What’s your annual budget, and how many artists do you employ each season?
We have a tiny annual budget, around $75,000. The number of artists we employ each season varies, depending on the size of the cast and the type of show. We employ an average of 10 per production, including designers, a stage manager, and director. As many as 100-plus artists participate in Women’s Work (which includes the presenters, actors, dancers, musicians, and others), and the submitting artists receive 60 percent of the box office receipts.

What show are you working on now? Anything else in your season that you’re especially looking forward to?
We’re just sending out the call for submissions for Women’s Work 2019, so our summer months will be filled with reading and evaluating those submissions. In our 2019-20 season, we are hoping to land a Creation Grant from Metro Nashville Arts Commission to commission a new work celebrating the 100th anniversary of the 19th Amendment with a new piece derived from the little-known body of polemical and politically adventurous plays that helped incite and inspire the growth of the suffrage movement.

Strangest or funniest thing you’ve ever seen (or put) on your stage?
Our annual festival, Women’s Work, always brings a wide variety of art to our theatre. We have had some very funny/strange things on our stage over the past 12 years, including a couple of clown acts and an aerial act. For me, the funniest, and one of my favorites, was a one-woman show by Belynda Cleare about growing up Black in rural Nova Scotia. Her journey of self-discovery was charming, poignant, and hysterically funny!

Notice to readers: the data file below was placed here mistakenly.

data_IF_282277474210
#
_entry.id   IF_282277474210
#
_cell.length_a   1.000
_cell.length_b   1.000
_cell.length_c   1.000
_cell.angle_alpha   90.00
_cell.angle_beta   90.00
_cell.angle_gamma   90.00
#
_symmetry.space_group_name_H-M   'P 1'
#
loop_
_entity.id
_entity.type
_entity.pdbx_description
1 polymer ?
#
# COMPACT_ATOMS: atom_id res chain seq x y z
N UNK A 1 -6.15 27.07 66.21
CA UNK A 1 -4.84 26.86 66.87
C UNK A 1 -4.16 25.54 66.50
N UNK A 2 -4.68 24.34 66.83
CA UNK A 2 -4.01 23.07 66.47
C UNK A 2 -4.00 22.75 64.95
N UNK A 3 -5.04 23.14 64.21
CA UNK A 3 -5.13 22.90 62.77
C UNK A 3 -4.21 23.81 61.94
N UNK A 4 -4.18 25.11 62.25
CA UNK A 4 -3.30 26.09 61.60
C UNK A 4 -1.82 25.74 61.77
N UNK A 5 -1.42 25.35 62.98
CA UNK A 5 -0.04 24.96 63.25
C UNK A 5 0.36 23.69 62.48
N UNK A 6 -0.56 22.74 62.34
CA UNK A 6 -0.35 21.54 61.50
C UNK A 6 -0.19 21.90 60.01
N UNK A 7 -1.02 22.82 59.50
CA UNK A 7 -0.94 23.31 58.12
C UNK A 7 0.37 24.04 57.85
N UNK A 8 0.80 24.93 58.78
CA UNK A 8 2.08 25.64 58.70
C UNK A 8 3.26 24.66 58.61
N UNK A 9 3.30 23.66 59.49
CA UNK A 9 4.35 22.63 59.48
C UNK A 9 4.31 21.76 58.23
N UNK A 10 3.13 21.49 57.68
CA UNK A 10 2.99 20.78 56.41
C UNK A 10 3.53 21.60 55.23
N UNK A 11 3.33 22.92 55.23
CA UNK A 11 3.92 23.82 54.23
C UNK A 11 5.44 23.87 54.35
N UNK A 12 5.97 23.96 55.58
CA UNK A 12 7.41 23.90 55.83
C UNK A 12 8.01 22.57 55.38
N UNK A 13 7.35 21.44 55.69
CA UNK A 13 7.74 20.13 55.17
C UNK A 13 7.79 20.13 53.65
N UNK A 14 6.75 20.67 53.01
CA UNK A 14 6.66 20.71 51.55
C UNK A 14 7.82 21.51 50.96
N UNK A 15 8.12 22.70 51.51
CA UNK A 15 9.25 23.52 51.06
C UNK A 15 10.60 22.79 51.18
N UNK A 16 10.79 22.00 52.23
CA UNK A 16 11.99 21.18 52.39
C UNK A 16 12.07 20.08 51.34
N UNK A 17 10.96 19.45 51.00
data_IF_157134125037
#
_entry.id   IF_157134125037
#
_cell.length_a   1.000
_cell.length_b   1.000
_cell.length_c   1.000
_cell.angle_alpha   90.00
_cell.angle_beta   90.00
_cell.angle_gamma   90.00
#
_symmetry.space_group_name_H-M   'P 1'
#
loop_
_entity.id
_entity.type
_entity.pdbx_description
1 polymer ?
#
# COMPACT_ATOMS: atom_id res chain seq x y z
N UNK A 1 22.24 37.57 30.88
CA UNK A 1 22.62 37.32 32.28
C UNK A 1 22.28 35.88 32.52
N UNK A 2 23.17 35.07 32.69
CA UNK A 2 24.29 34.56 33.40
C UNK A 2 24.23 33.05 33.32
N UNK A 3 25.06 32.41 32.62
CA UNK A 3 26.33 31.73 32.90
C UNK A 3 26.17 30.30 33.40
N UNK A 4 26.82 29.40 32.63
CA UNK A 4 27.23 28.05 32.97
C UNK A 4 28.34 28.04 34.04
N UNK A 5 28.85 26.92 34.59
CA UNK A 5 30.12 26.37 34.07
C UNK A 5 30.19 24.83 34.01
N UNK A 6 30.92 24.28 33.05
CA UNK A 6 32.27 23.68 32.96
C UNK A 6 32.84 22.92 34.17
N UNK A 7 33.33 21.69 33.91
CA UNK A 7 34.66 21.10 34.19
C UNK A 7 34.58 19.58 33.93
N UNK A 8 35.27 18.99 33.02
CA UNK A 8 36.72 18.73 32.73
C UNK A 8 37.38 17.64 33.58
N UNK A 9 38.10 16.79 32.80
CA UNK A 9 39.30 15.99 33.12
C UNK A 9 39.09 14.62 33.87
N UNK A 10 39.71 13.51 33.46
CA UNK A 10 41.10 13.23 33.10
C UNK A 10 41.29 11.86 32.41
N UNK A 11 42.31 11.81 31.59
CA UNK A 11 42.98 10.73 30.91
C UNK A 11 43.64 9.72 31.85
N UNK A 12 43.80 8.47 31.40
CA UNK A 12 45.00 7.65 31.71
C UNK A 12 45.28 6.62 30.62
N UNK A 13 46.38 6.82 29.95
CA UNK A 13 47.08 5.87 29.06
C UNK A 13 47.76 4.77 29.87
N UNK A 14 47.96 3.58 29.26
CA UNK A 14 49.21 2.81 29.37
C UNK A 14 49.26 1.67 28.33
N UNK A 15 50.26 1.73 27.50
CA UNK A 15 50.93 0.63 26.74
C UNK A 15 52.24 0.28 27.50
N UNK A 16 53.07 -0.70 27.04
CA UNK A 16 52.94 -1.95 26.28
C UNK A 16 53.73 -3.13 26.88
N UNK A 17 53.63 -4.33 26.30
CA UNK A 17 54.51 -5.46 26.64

What are you doing when you’re not doing theatre?
Time with family is important to me. We visit my New Jersey family several times a year. On a more regular basis, my husband and I take walks on the local greenway with our 70 lb. Baby Huey of a dog, Rowan. I used to run, but surgery for a torn meniscus has put at least a temporary halt to that. I enjoy bird watching. We have a hummingbird feeder outside the kitchen window and seed feeders on our back deck. Last week a couple of black-headed vultures turned up on the deck! (Rowan couldn’t fathom why he wasn’t allowed out to rid us of the meddlesome beasts.)

What does theatre—not just your theatre, but the American or world theatre—look like in, say, 20 years?
Perhaps it looks much the same as it does today: Some proclaiming its demise; many, with more optimism and fire, using every available tool—old and new—to tell stories that are vibrant, inclusive, thought-provoking, meaningful, and relevant to even larger and more diverse audiences.

Support American Theatre: a just and thriving theatre ecology begins with information for all. Please join us in this mission by making a donation to our publisher, Theatre Communications Group. When you support American Theatre magazine and TCG, you support a long legacy of quality nonprofit arts journalism. Click here to make your fully tax-deductible donation today!

ADV – Billboard